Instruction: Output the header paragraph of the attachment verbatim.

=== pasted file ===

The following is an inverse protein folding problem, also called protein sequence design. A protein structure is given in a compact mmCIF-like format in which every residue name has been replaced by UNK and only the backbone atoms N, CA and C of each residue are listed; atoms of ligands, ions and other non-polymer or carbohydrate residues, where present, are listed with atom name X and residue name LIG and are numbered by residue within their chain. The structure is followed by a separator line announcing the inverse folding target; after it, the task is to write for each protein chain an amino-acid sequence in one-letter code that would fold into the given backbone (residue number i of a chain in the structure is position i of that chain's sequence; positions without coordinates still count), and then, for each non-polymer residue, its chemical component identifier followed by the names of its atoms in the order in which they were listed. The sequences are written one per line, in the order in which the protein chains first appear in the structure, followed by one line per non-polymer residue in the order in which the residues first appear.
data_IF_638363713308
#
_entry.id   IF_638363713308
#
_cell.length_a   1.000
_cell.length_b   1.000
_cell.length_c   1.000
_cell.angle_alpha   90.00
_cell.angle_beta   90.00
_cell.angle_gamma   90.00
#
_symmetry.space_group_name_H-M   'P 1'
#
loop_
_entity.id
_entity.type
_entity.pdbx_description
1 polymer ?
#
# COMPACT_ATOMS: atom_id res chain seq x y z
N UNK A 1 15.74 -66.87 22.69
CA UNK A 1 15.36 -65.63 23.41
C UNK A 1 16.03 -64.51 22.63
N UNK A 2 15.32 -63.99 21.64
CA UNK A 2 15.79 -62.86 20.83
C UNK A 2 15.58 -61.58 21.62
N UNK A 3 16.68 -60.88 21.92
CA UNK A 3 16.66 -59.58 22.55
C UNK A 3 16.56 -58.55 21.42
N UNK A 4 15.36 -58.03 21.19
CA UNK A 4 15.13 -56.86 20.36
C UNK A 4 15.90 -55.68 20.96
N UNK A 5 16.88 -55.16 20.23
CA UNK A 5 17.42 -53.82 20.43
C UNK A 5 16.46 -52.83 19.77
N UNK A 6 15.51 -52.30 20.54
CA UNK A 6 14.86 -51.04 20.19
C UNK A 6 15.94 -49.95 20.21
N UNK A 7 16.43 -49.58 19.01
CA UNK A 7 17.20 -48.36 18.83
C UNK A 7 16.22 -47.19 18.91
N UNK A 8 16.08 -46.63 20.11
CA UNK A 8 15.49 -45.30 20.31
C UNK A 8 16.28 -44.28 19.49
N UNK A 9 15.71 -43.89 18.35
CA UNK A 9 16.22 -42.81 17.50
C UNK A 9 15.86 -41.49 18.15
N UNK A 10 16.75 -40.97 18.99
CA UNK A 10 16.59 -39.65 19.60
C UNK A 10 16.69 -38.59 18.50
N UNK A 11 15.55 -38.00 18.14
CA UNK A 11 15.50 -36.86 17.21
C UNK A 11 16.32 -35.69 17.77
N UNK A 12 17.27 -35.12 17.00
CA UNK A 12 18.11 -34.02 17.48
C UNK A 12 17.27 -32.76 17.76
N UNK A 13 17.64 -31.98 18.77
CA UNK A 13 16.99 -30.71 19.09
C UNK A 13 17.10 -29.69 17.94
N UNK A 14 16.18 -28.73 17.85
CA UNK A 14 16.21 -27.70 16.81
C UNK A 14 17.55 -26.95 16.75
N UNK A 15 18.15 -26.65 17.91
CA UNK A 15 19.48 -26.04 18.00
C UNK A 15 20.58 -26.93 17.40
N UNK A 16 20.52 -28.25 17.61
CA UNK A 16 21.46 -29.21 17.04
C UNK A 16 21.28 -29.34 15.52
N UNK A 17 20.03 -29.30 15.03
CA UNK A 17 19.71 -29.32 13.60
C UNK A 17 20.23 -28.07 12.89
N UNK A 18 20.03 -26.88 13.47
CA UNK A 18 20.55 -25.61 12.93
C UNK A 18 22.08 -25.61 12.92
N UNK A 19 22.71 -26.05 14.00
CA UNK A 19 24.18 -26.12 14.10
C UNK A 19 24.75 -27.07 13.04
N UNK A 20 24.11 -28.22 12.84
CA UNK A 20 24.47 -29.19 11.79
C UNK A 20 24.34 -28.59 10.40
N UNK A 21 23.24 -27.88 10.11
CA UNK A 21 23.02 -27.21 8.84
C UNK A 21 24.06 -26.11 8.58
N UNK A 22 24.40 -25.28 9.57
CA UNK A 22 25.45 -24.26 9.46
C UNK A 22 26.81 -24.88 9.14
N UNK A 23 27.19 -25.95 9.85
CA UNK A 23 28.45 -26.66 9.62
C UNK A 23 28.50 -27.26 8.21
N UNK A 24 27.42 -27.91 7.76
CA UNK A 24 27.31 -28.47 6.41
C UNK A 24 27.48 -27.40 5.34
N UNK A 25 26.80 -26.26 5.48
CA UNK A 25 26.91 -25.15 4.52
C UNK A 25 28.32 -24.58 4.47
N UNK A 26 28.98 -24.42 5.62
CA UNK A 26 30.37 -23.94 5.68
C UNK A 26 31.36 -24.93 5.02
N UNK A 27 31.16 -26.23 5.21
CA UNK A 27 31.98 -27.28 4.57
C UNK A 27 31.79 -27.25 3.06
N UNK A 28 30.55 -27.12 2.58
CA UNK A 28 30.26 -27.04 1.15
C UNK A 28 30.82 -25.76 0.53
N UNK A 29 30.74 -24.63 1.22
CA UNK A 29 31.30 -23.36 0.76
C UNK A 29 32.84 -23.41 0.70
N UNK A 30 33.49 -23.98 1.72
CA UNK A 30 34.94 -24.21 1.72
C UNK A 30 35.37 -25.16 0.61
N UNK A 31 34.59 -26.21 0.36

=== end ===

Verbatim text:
The following is an inverse protein folding problem, also called protein sequence design. A protein structure is given in a compact mmCIF-like format in which every residue name has been replaced by UNK and only the backbone atoms N, CA and C of each residue are listed; atoms of ligands, ions and other non-polymer or carbohydrate residues, where present, are listed with atom name X and residue name LIG and are numbered by residue within their chain. The structure is followed by a separator line announcing the inverse folding target; after it, the task is to write for each protein chain an amino-acid sequence in one-letter code that would fold into the given backbone (residue number i of a chain in the structure is position i of that chain's sequence; positions without coordinates still count), and then, for each non-polymer residue, its chemical component identifier followed by the names of its atoms in the order in which they were listed. The sequences are written one per line, in the order in which the protein chains first appear in the structure, followed by one line per non-polymer residue in the order in which the residues first appear.